Company supporting paramedics says it's being blocked by St John

Why would they take something away from their staff which doesn't really affect them at all?"
Why would they take something away from their staff which doesn't really affect them at all?" Photo credit: Getty

Nita Blake-Persen for RNZ

A company working to set up a fund supporting front line ambulance workers says it's being blocked in its efforts by St John.

YelloHalo is an internet service provider, returning 100 percent of its profits to help front line ambulance staff.

It was launched by Waikato businessman Graeme Blake last November as a way of paying forward the help his family received when his daughter was just six days old.

"She had trouble breathing and we thought we were about to lose her. A couple of paramedics swooped in and saved the day, and we'll forever be grateful."

Blake and his wife want to repay that kindness through a fund for frontline ambulance officers which would offer scholarships, career development and eventually holiday homes for staff.

The money will come from the profits of Blake's charitable internet service provider, YelloHalo. Profits would be distributed through a trust, with most of the trustees paramedics themselves.

Trustee Dorothy Johnston worked as a paramedic for 33 years before retiring from St John last month. She said her colleagues were blown away by the idea.

"No one has ever done anything like that for us before," she said.

But the business has hit a snag. Blake applied to the Intellectual Property Office (IPO) to have YelloHalo trademarked, and he has since found out ambulance provider St John has asked the IPO for an extension so they can file an opposition to the trademark application.

"It looks like we're being challenged by a big organisation with a lot more resource than we have," Blake said.

"This is literally my business partner, my wife and I trying to do a good thing here by setting up a cool initiative, and it actually feels quite intimidating."

YelloHalo had previously approached St John about their plans but the discussions fell flat - Blake does not know what its issue is now.

"In terms of trademark classification, we're not even in the same classification so we're scratching our heads here."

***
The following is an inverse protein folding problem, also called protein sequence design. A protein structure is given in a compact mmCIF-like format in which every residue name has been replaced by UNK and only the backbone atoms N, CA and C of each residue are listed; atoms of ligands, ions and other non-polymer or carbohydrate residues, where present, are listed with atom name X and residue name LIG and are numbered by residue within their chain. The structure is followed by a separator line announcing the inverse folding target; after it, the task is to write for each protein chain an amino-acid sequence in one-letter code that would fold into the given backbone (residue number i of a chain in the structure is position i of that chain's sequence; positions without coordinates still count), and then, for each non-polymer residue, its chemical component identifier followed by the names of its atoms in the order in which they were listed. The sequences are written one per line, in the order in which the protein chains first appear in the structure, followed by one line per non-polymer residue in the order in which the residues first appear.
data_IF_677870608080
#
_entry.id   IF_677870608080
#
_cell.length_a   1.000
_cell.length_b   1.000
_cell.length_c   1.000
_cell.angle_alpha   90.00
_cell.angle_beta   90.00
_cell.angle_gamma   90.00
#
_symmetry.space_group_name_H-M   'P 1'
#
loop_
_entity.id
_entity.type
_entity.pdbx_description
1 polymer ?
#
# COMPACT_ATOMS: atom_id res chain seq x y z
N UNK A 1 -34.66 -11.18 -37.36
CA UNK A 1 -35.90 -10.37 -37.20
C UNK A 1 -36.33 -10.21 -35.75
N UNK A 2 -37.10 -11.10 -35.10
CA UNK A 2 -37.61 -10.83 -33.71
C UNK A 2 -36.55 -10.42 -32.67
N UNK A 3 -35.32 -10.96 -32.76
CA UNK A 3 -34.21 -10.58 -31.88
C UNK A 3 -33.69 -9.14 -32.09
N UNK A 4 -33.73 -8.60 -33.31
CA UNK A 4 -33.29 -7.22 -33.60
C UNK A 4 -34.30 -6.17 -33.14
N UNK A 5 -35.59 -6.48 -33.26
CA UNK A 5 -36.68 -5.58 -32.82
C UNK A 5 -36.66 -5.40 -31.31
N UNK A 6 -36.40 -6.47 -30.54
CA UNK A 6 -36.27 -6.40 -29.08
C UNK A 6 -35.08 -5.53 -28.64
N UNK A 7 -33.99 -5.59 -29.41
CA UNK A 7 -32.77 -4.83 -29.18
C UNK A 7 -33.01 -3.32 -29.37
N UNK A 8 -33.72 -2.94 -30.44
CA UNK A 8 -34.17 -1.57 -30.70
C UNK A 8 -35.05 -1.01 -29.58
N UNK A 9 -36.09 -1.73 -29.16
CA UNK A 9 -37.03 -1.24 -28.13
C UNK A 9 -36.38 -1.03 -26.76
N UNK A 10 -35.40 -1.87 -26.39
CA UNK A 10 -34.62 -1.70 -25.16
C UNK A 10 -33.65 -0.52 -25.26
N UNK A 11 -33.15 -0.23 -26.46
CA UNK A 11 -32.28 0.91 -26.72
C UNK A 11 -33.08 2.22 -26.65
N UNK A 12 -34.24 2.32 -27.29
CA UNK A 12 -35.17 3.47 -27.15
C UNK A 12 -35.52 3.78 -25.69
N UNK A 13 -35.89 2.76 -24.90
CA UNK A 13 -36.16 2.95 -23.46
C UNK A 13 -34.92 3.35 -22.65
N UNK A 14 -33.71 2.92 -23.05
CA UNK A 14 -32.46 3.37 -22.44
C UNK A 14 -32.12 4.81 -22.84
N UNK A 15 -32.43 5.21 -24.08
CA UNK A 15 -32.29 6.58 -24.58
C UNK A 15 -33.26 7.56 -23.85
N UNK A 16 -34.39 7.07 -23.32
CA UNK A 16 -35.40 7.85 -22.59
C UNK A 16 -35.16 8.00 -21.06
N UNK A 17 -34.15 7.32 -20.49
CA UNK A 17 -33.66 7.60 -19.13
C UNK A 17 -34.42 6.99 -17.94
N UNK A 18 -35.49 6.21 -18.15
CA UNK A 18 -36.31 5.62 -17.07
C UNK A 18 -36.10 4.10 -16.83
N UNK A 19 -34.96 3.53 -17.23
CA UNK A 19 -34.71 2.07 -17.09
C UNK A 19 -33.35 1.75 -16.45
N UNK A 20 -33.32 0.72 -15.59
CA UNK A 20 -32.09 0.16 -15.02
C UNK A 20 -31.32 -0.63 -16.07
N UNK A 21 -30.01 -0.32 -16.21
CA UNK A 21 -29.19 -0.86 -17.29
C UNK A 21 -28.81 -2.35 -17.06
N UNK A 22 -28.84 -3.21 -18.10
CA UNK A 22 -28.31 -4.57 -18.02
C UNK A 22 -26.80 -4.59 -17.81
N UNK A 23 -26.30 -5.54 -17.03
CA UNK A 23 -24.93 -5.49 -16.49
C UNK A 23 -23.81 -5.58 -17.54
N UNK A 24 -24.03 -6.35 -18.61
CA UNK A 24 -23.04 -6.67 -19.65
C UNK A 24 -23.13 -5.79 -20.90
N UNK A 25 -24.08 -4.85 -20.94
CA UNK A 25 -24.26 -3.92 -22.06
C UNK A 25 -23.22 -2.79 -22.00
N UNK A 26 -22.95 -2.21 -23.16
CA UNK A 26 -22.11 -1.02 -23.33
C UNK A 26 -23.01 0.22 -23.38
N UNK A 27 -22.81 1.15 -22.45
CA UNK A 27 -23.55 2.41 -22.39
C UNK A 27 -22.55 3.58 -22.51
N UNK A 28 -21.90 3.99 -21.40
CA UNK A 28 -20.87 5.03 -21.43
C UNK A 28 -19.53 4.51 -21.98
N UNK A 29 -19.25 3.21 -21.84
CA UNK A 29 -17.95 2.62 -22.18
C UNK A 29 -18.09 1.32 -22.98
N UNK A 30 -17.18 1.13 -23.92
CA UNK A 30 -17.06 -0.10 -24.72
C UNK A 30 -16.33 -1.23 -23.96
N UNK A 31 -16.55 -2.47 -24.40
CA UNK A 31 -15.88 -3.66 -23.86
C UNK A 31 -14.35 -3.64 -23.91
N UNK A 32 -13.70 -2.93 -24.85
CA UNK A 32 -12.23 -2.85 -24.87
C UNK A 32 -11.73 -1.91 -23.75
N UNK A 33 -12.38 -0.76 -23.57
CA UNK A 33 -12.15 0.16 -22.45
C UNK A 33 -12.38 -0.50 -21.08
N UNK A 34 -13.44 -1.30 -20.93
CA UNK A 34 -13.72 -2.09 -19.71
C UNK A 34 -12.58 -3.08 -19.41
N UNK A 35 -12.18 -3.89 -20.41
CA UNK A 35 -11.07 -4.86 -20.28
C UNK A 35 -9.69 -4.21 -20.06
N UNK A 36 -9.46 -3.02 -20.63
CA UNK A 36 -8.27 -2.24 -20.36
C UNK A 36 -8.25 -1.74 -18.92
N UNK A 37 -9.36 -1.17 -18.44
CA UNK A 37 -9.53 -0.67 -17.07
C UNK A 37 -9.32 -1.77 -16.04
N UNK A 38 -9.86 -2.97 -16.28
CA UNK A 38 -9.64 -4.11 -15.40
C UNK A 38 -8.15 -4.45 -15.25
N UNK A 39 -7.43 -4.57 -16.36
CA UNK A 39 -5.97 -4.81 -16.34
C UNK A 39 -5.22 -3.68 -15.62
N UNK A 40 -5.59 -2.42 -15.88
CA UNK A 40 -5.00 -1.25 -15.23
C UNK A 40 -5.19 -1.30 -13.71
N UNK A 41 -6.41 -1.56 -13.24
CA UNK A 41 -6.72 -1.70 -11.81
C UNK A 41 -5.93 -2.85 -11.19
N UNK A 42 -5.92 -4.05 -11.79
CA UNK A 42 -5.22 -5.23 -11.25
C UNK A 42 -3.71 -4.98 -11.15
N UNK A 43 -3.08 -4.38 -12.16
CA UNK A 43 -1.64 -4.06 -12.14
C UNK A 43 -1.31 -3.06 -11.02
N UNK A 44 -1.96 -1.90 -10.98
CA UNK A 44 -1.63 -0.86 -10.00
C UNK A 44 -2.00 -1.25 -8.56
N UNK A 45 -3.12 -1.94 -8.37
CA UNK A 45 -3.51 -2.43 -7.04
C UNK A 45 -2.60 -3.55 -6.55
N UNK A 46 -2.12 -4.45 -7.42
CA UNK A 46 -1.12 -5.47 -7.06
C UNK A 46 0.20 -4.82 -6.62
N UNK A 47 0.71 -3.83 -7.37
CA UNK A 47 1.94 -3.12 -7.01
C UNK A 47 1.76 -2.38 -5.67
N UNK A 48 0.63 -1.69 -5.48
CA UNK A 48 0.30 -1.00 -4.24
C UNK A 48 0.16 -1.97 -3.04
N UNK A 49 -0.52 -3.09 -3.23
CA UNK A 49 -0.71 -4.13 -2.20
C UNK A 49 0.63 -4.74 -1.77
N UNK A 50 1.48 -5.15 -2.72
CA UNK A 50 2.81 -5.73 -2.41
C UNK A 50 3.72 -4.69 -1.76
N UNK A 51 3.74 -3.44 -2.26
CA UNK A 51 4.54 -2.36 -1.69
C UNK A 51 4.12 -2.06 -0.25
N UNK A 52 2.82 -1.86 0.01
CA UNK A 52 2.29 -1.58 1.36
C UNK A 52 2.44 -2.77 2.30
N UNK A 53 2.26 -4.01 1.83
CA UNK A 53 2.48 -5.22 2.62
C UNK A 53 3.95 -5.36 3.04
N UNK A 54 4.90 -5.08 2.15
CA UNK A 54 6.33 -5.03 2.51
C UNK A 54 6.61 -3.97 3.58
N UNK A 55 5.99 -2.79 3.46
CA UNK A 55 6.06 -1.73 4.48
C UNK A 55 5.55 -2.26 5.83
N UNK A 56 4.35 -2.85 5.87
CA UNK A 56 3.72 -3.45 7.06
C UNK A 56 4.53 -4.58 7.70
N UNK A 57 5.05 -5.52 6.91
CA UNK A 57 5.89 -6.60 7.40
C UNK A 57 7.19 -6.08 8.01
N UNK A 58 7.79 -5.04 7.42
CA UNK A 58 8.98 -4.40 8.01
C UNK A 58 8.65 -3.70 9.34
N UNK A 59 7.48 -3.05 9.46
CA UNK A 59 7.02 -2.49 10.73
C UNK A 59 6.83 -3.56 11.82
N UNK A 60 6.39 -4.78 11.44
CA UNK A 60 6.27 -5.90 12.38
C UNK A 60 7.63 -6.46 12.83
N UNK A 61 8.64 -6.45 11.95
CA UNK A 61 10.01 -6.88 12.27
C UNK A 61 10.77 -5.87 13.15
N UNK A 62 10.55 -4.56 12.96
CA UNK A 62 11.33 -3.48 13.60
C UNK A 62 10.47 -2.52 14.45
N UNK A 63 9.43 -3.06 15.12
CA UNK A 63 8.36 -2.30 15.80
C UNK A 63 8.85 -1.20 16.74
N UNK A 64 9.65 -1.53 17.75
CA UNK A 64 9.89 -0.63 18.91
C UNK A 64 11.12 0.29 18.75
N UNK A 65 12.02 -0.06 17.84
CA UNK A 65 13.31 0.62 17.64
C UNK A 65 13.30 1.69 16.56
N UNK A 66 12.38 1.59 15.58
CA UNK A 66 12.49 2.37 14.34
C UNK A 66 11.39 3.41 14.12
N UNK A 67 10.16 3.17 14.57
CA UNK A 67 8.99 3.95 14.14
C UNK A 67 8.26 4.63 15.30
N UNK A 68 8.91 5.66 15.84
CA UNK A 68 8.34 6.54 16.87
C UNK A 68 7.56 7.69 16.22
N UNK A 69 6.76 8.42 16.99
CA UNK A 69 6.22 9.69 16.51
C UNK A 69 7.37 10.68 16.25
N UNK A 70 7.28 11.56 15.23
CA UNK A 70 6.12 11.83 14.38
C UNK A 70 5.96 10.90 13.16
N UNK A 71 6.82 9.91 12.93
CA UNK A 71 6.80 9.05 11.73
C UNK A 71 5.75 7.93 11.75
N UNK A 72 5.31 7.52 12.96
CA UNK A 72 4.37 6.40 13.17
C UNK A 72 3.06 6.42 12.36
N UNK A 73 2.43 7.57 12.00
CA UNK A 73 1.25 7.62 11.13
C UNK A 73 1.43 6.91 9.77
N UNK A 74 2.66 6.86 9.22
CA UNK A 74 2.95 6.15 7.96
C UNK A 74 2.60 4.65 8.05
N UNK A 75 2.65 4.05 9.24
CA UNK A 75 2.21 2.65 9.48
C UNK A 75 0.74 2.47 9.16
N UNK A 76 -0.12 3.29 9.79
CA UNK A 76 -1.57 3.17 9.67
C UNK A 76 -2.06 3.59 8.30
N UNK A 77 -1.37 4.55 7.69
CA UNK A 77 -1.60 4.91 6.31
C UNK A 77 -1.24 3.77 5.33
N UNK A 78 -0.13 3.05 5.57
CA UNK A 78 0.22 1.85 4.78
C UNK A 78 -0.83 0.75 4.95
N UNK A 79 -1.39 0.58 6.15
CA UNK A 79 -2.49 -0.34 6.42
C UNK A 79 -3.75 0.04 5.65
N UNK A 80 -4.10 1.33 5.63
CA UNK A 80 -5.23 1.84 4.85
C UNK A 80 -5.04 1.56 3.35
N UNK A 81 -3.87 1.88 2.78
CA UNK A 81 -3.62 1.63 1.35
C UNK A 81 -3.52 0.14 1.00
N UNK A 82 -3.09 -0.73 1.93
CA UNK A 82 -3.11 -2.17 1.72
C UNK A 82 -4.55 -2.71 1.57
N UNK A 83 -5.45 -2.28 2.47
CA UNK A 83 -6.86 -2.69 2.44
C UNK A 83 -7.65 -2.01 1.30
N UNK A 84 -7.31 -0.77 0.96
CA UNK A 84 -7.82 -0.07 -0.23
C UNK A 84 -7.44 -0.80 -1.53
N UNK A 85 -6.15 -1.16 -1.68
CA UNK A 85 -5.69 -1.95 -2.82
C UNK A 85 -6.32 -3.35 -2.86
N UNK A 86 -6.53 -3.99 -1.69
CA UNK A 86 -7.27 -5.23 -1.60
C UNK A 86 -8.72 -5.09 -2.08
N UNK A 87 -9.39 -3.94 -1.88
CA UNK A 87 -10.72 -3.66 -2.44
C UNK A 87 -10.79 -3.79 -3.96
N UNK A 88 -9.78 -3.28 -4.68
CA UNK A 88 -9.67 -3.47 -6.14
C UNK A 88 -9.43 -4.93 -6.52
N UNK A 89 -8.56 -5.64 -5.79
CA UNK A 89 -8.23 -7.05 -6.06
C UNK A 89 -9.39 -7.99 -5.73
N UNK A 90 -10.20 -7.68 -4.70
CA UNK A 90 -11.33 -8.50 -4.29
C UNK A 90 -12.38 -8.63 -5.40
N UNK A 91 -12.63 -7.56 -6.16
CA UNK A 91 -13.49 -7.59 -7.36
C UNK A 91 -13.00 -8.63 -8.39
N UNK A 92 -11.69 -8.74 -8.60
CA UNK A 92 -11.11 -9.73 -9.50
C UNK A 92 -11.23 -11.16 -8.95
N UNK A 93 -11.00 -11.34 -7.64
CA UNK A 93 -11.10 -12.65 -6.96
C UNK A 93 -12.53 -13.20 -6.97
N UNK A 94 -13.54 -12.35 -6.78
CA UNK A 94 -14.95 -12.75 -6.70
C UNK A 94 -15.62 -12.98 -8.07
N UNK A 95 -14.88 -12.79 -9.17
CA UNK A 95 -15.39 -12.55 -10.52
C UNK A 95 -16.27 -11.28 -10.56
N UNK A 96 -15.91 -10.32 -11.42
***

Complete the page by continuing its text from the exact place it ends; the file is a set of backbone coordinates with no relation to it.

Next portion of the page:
YelloHalo's trademark lawyer Tim Walden said they would not know what the exact reasons were until St John filed a formal notice of opposition.

"I can only assume that St John isn't altogether happy with what the business of YelloHalo is and how that's being carried out, and are looking at whether they have any rights they could rely on to successfully disrupt the business of YelloHalo.

St John declined to be interviewed for this story but in a statement told Checkpoint it was "reviewing information and working through a process as we do with any commercial interests".

As for the fund itself, it would be available to all ambulance staff - including those who work for Wellington Free Ambulance or rescue helicopter outfits.

Dorothy Johnston said she could not see what St John's issue was.

"I really don't understand it, because we're not representing St John... they don't own us," Johnston said.

"Why would they do this to their staff? Why would they take something away from their staff which doesn't really affect them at all?"

Blake has spent around $100,000 of his own money getting YelloHalo off the ground - money he said he could have donated as cash, but had hoped to create a system which keeps giving back.

"They go on TV and tell the nation how under-resourced they are. Why are they spending money on trademark attorneys just to beat up on at outfit that's trying to help their sector?"

St John has until 28 February to formally oppose the application.